One nation, many political shambles
The British public have a choice between the opposition’s good intentions with more detail to follow, and a never ending series of incompetent self-lacerations from the government
To an unkind observer, the main battle in British politics might appear to be between Government incompetence and opposition vagueness, with vagueness winning handily.
Last week, for example, should have been a good one for Britain's coalition government. After enduring a double dip recession, Ministers could salute a fall in inflation, good jobs figures, and -mirable dictu- a 1% quarterly growth rate.
Instead, they've found themselves embroiled in a series of unnecessary and self defeating rows over everything from whether ministers were for or against wind farms, the protracted crucifixion of a minister who had insulted police guards at 10 Downing street and, oddest of all, whether George Osborne, the Chancellor, had tried to sneak into a first class train compartment without paying.
Even this week, when the Government might seek to pat itself on the back for a return to growth, it has managed to publish a report by former Conservative titan Michael Heseltine that lambasts the government for having no credible strategy for growth.
Labour, on the other hand, is riding high following a successful conference for leader Ed Miliband, which launched “one nation” as Labour's new brand, slogan, and motto combined.
Acting as “one nation”, Miliband argued, was the only way Britain could address the serious issues the nation faces, so that if all bear the burden of hard times, all will gain in later shared success.
The idea of 'one nation' is part of a century old moderate Conservative tradition, consisting of tories like Benjamin Disraeli, Harold Macmillan, Rab Butler and aforementioned Michael Heseltine, who represent a centrist, even paternalist strand of Conservative thought rather abandoned by the post-Thatcher conservative party.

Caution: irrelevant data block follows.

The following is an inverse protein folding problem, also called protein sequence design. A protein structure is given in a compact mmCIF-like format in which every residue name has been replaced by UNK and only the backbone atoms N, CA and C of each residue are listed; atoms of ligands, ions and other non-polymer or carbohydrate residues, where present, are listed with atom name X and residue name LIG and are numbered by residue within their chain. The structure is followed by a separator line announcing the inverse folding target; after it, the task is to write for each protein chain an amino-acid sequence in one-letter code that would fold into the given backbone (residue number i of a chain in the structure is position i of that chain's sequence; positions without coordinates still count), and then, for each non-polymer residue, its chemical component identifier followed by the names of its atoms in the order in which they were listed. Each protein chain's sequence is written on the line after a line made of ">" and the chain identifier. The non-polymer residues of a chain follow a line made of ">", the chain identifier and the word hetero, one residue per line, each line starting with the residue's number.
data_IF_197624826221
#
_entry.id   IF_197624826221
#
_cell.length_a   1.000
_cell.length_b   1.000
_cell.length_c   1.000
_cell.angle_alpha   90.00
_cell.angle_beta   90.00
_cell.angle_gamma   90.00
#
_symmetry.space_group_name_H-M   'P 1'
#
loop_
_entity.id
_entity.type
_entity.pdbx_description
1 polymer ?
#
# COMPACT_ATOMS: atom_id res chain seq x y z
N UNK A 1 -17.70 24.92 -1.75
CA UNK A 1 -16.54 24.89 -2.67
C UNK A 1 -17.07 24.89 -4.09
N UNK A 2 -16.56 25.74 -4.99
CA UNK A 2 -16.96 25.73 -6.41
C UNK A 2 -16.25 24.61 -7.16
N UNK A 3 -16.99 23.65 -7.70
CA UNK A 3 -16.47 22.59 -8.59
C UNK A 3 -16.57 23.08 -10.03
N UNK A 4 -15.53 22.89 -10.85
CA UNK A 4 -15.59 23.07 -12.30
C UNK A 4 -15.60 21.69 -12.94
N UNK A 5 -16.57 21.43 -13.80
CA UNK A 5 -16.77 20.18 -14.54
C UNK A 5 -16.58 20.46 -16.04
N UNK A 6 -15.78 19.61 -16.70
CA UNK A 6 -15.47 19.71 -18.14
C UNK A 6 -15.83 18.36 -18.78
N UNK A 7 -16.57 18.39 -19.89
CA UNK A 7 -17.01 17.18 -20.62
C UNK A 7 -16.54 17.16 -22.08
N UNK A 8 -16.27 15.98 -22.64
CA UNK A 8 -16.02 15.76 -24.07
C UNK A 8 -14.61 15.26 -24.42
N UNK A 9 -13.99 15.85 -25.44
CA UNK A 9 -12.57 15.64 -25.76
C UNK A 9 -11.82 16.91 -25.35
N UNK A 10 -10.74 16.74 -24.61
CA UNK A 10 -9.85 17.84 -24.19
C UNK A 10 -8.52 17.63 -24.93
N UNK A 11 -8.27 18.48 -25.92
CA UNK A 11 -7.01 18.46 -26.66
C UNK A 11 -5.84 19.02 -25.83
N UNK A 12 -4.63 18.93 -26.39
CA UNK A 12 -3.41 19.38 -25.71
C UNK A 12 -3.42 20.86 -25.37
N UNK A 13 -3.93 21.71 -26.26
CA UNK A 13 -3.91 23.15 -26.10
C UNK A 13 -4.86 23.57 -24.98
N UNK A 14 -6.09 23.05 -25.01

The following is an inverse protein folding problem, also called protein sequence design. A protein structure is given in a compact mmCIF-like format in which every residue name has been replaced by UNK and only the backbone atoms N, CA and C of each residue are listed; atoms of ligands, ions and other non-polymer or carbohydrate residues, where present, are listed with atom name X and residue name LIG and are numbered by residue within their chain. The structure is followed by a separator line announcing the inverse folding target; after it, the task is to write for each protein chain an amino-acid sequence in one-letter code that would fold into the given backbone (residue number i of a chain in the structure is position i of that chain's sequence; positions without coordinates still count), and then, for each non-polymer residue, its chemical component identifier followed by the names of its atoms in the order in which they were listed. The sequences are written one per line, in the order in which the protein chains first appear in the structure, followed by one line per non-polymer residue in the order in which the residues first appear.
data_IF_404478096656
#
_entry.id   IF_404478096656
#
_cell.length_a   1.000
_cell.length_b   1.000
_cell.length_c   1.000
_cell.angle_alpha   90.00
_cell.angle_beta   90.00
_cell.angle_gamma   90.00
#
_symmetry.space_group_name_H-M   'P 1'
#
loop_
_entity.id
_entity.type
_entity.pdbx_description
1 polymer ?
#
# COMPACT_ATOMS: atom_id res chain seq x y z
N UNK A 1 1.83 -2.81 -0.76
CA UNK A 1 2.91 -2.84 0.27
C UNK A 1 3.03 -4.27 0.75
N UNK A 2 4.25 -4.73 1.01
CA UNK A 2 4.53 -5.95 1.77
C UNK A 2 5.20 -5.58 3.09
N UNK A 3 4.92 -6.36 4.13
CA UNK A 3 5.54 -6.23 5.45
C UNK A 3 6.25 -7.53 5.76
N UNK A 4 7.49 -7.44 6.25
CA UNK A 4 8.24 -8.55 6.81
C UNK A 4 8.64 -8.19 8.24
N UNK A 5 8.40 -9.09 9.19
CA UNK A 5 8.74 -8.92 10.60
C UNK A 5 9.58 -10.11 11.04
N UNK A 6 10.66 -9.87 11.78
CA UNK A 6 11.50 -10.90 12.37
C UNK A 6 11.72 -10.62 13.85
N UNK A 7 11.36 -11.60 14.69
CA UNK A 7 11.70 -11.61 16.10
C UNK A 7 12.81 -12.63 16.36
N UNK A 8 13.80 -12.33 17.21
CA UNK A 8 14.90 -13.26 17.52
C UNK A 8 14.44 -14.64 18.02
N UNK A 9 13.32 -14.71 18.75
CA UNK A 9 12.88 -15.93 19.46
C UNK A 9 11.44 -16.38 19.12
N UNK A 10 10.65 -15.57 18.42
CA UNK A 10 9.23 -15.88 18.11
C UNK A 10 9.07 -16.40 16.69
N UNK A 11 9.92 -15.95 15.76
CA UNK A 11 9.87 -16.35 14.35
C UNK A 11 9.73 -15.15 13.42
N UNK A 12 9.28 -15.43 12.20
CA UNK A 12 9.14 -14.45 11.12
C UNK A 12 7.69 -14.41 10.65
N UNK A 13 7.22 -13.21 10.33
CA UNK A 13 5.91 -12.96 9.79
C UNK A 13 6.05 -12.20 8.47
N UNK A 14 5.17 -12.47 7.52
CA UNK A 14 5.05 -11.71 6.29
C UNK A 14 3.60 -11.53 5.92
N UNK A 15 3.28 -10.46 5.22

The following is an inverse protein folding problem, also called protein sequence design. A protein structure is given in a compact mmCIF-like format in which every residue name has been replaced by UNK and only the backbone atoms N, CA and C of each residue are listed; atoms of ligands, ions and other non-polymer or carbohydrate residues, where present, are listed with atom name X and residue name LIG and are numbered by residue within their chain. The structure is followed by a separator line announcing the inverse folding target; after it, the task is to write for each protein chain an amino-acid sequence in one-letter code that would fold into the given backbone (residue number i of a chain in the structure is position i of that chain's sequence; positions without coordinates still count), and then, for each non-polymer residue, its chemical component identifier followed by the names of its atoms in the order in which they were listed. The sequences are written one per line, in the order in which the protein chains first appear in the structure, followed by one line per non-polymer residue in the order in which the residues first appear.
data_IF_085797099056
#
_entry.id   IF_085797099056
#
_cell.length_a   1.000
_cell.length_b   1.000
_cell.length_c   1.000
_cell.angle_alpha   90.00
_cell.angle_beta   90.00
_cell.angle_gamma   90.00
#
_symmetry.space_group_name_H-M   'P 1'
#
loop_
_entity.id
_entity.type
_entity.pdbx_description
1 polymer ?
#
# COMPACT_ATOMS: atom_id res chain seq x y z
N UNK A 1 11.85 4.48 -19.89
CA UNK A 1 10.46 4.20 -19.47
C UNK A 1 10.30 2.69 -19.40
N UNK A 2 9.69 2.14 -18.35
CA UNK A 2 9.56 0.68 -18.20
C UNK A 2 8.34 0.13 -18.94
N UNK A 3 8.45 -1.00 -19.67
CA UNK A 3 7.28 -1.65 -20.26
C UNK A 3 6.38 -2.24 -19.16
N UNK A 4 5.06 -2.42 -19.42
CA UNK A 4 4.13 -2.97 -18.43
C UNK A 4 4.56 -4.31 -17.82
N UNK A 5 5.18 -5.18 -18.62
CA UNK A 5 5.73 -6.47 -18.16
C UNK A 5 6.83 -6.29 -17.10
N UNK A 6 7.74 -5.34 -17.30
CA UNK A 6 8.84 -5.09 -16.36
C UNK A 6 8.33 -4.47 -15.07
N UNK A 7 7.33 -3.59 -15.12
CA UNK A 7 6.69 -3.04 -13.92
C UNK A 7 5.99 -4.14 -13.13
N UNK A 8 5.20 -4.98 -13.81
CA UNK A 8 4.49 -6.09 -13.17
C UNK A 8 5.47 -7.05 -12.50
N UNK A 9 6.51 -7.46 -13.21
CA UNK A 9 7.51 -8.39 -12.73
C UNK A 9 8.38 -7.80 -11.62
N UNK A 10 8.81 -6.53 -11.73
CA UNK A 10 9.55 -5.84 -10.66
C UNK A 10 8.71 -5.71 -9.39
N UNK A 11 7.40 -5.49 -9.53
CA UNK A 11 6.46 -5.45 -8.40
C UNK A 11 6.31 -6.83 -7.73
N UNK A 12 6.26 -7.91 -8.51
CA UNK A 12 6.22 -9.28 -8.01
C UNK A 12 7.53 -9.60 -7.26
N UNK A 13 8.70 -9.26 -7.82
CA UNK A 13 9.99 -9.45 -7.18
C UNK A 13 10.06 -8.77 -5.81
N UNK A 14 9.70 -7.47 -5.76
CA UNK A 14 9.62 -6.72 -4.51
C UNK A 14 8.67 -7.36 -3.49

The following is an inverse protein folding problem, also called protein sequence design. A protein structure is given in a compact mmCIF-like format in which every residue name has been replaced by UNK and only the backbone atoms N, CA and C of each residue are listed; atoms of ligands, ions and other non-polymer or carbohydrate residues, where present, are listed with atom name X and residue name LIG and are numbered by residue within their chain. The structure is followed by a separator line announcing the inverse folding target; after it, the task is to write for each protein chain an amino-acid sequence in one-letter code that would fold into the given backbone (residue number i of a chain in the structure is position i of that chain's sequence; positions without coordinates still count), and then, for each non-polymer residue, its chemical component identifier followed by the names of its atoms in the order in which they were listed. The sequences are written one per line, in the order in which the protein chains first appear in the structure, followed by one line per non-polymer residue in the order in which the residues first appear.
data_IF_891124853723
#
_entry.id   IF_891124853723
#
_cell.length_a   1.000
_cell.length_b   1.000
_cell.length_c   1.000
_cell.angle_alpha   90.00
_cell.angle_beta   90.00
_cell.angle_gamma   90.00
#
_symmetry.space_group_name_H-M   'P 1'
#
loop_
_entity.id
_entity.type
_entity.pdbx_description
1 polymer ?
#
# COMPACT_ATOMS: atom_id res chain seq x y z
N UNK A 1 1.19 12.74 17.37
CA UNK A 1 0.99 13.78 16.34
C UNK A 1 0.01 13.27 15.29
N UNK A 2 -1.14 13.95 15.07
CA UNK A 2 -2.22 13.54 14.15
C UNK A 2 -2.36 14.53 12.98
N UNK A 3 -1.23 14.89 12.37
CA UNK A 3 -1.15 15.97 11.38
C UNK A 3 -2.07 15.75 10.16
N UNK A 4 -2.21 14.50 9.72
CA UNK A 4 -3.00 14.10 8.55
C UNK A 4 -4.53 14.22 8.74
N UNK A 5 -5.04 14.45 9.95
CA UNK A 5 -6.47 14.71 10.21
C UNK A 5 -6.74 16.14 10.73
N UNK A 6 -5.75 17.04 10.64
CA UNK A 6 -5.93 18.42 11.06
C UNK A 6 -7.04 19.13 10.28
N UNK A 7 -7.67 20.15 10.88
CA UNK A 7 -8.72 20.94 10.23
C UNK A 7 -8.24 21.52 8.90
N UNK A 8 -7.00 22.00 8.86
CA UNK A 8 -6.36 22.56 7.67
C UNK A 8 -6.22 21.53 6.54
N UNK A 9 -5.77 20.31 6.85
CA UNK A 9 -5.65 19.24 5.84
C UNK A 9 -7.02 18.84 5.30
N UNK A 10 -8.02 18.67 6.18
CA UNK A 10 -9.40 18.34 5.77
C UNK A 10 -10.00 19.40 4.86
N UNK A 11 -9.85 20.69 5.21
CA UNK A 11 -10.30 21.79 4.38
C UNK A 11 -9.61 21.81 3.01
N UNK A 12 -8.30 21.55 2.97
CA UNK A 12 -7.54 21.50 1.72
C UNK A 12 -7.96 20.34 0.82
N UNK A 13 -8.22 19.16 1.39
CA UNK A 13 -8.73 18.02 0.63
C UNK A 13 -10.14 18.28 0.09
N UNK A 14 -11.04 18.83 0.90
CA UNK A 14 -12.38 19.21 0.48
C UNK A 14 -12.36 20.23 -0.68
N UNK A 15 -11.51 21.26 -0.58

Because of this, Miliband's political and rhetorical move was both a bold claiming of the political centre-ground, and, an attempt to redefine what that centre-ground consists of in the post crisis era. The speech was widely agreed to be a triumph, both in political approach and presentation (Miliband spoke for an hour, word perfect, without notes, which is the test of political virility favoured by the British media).
However, even Miliband's greatest admirers agree that his speech left it a trifle unclear what precise decisions 'one nation Labour' might take to achieve its goals, and what this would cost, though the Labour leader did set out policy priorities, like support for vocational education, skills, income growth and balanced deficit reduction.
Rushing through the open door to offer details are a horde of thinktanks, trade unions, Labour supporting journalists and bloggers, all offering their take on what is and isn't “one nation”.
This open invitation to the political dance is intentional, according to those close to the Labour leader, as the 'one nation' idea will only succeed if the whole Labour movement, indeed the whole country, is involved in the journey from insight to firm agenda.